The Army Medical Department
And the Malta Garrison
1832

The Malta Garrison – 1832

Malta Garrison 1832

Effective Strength Malta Garrison 1 Jan 1832
Col –
Ensign
Pay
master
Quarter
master
Surg Assist
Surg
Sgt Drm Rank
& File
76 4 4 3 5 121 43 1951
Returns of the Adjutant General's Office showing the Effective Strength of the Garrison including Colonial Corps, Artillery and Engineers.
Armoury Vittoriosa
The Knight's Armoury at Vittoriosa was erected under Grand Master La Sengle (1553–57). The first floor was built later in 1636. In 1800, the Armeria became the first British Naval Hospital. It served as a hospital up to 1832 and a barracks for British troops.
Plan Armeria Vittoriosa
Plan of the Vittoriosa Military Hospital dated 5 Oct 1835 (TNA:MFQ 1/296).

On 24 Feb 1832, Sir Howard Elphinstone RE was sworn in as Acting Lieutenant Governor and Commander of the Garrison. During the Governor's absence from Malta, it was standard procedure for senior military officers to temporary take over the administration of the island.

On 5 Mar, Sir Frederick Cavendish Ponsonby, resumed his duties as Lieutenant Governor and Commander of the Malta Garrison.

As a result of the outbreak of cholera in England, the Board of Health in Malta directed that all vessels arriving from a port in England were to enter quarantine for 10 days. The hammocks and clothing of the crew and passengers were to be aired on deck and the hold and cabins fumigated.

Loyal Orange Institution of Great Britain

On 10 August 1832, the Office of Worshipful Master in the Orange Institution of Great Britain granted a foreign warrant to Brother Orangeman Edward Nucella to visit established lodges in Malta and the Ionian Islands and to form others wherever he could. Brother Nucella arrived in Malta in late September 1833. He stayed at the Beverley Hotel and left for Corfu on 2 November 1833. He returned to Malta on 6 February 1834.

The Loyal Orange Institution was a Protestant Society which endeavoured by force of opinion to inculcate certain political principles in regard to the maintenance of the Established Church and loyalty to the Throne and the defence of the laws. The existence of Orange Military Lodges on the island was generally known by officers and men, who recognised Brother Nucella as a Commissioner of Prince Ernest Augustus, Duke of Cumberland, the Imperial Grandmaster of the Loyal Orange Association of England. This was despite an order from the Commander–in–Chief forbidding any officer or soldier from attending Orange Lodge meetings.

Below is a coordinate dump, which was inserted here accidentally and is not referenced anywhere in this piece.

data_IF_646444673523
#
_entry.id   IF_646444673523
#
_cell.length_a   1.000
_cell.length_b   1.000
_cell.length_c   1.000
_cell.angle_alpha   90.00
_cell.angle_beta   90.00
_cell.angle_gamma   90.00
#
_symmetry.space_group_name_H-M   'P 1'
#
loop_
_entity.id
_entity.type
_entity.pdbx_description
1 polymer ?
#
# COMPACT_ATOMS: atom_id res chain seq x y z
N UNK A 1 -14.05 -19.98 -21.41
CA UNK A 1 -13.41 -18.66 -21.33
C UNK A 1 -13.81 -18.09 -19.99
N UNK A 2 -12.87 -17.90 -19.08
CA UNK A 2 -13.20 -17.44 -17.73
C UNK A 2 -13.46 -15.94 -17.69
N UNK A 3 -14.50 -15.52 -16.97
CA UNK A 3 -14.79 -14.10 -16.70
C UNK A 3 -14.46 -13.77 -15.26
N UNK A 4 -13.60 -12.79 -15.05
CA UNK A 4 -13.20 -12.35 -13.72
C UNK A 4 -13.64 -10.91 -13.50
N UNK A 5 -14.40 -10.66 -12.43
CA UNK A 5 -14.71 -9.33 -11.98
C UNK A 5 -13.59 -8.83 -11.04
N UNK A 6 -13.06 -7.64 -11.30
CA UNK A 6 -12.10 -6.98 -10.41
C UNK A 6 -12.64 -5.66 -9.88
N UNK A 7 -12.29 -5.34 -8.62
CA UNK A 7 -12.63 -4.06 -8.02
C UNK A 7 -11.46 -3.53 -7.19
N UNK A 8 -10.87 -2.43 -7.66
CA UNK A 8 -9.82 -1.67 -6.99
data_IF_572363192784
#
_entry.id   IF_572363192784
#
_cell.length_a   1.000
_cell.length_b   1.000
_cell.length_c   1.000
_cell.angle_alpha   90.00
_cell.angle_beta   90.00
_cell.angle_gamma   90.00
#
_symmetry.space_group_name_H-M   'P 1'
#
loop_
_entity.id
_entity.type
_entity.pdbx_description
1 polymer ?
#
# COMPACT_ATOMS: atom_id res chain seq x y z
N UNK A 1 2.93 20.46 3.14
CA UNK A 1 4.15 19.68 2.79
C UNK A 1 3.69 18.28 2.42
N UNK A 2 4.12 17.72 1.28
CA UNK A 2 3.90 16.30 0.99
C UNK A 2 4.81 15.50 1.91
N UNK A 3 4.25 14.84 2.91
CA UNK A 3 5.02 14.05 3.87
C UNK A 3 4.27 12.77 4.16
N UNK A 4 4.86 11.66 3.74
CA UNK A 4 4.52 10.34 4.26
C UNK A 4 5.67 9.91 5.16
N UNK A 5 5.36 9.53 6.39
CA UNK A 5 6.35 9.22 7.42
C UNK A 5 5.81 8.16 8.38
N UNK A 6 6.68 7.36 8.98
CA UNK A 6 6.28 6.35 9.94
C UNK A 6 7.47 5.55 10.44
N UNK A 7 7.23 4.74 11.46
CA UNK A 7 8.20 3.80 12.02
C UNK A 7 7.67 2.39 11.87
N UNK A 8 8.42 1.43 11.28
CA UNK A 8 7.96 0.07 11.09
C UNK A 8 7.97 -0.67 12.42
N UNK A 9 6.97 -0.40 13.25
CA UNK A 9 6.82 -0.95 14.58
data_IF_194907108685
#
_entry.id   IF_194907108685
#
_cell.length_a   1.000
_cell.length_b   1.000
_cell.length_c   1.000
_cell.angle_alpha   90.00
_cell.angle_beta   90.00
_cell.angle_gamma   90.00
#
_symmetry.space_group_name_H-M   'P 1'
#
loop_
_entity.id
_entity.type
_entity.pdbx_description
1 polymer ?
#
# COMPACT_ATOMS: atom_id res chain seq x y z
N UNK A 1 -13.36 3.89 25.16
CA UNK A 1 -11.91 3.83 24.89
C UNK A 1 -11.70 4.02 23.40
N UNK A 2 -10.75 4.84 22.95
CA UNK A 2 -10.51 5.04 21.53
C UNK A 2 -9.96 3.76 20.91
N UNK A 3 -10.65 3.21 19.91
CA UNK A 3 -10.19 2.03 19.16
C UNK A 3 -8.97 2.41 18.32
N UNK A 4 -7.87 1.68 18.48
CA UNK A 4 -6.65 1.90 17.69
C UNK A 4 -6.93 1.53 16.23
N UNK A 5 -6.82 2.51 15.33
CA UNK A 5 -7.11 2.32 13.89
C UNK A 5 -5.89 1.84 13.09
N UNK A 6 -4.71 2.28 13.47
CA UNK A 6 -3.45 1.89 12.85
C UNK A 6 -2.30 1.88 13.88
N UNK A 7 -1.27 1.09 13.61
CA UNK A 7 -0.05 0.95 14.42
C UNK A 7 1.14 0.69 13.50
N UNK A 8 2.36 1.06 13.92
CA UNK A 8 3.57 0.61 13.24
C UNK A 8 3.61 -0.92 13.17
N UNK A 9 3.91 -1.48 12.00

Only two out of the four regiments and companies of artillery stationed in the island in 1833 had warrants for their lodges. The 42nd Regiment (Lodge No 104) sat under warrant granted to Master John McKay, and the 94th (Lodge No 258) sat under warrant granted to Master Frederick Spooner.

Private Samuel Proctor 7th (Royal Fusiliers) was sitting as master under a precept granted to him by the lodge of the 42nd (Royal Highland) Regiment. As did Master Charles Staples 73rd Regiment. On 10 October 1833, Brother Nucella replaced their precept with a warrant for the 7th Regiment (lodge No 194 Z) and 73rd Regiments.

In July 1822, The Duke of York, being fully aware of the dangers of an organised political body within the ranks of the army undermining discipline, prohibited the introduction of Orange Lodges in the army. His order was repeated by Horse Guards in 1829, and again on 31 August 1835 when the Commander–in–Chief Lord Rowland Hill forbade any officer or soldier belonging to any regiment from attending at Orange Lodges, under pain of being brought to a General Court Martial for disobedience of orders.

In February 1834, Brother Nucella set up a permanent Orange Lodge for the Protestant British inhabitants in Malta. This was independent of the military lodges, over which the Commander–in–Chief had no power to prevent its assembling. Brother Nucella granted Captain Paymaster William Adair M'Dougall 42nd Regiment, a very staunch and zealous Orangeman for over 30 years, Warrant No 196 Z for this lodge. He also advanced him and Quarter Master Ensign John Annesley Hickman 73rd Regiment, a descendant of an old Orange family in Ireland, to the dignity of the Purple Order.

Marriages Baptisms Burials 1832

  • 17 Mar Marriage of Bachelor Charles William Dodd of the Parish of St Margaret, Westminster, Chaplain of HMS Madagascar, married Hester Louisa David, spinster daughter of John and Louisa David, born and residing in Malta.
  • 11 Apr Private baptism of Michael George Balneavis, born on 3 March 1832, son of Lt Col and Town Major Henry Balneavis and Georgina by Archdeacon John Thomas Howe Le Mesurier, Chaplain to the Forces.
  • 18 Apr Frances Eliza Robertson, born on 29 Sep 1823 and privately baptised in Dieppe on 7 Oct 1823, daughter of Sophia and Assistant Commissary General William Robertson, was publicly received into the church.
  • 17 Sep Baptism of Edward James Pritchard, born on 25 August 1832, son of Barrack Sgt Richard Pritchard and Mary.
  • 15 Jan Burial of William Richardson aged 2 years, son of W. Richardson, Clerk Medical Department.

Staff

Bibliography